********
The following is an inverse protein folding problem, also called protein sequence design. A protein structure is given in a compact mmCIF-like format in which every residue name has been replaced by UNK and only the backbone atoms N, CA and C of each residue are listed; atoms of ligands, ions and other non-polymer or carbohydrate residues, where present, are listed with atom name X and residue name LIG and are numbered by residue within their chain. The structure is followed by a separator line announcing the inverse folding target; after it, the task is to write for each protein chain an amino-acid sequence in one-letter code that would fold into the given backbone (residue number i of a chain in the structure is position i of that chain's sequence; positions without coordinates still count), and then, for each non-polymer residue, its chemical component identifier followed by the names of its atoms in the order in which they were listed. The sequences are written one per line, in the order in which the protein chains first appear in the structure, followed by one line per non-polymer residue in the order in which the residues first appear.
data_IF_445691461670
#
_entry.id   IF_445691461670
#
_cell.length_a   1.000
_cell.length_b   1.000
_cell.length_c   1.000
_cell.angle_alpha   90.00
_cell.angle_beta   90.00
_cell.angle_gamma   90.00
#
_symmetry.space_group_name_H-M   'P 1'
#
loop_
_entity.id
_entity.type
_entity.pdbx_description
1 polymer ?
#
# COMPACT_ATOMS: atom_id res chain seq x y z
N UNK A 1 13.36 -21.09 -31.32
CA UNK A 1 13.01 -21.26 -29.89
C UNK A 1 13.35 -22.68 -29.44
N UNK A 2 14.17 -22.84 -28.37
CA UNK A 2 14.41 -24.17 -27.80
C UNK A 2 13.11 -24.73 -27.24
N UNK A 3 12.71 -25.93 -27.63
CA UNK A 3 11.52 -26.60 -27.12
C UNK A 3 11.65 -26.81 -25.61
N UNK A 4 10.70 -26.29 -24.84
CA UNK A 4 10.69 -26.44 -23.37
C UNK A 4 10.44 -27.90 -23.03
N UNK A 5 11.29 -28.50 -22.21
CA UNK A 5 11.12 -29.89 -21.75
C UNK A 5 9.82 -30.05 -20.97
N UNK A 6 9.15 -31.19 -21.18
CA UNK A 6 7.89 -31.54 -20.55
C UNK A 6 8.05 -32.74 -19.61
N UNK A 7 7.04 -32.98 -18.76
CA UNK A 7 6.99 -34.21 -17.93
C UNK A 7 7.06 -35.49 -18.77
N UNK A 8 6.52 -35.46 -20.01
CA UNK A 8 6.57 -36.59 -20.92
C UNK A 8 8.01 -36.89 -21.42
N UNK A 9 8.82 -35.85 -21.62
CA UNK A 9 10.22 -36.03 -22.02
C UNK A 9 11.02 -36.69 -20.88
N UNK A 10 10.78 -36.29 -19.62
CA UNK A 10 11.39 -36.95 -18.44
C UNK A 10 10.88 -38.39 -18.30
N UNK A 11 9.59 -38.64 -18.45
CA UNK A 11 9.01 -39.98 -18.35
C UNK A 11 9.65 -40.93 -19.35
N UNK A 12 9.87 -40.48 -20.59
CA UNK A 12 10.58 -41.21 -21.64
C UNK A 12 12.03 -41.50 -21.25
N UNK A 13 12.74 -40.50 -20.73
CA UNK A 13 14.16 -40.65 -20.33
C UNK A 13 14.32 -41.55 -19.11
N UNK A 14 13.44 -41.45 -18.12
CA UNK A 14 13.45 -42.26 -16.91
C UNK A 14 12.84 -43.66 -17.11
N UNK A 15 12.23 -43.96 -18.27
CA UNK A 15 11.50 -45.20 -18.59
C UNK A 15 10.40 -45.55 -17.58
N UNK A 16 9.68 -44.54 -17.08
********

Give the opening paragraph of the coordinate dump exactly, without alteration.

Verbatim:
The following is an inverse protein folding problem, also called protein sequence design. A protein structure is given in a compact mmCIF-like format in which every residue name has been replaced by UNK and only the backbone atoms N, CA and C of each residue are listed; atoms of ligands, ions and other non-polymer or carbohydrate residues, where present, are listed with atom name X and residue name LIG and are numbered by residue within their chain. The structure is followed by a separator line announcing the inverse folding target; after it, the task is to write for each protein chain an amino-acid sequence in one-letter code that would fold into the given backbone (residue number i of a chain in the structure is position i of that chain's sequence; positions without coordinates still count), and then, for each non-polymer residue, its chemical component identifier followed by the names of its atoms in the order in which they were listed. The sequences are written one per line, in the order in which the protein chains first appear in the structure, followed by one line per non-polymer residue in the order in which the residues first appear.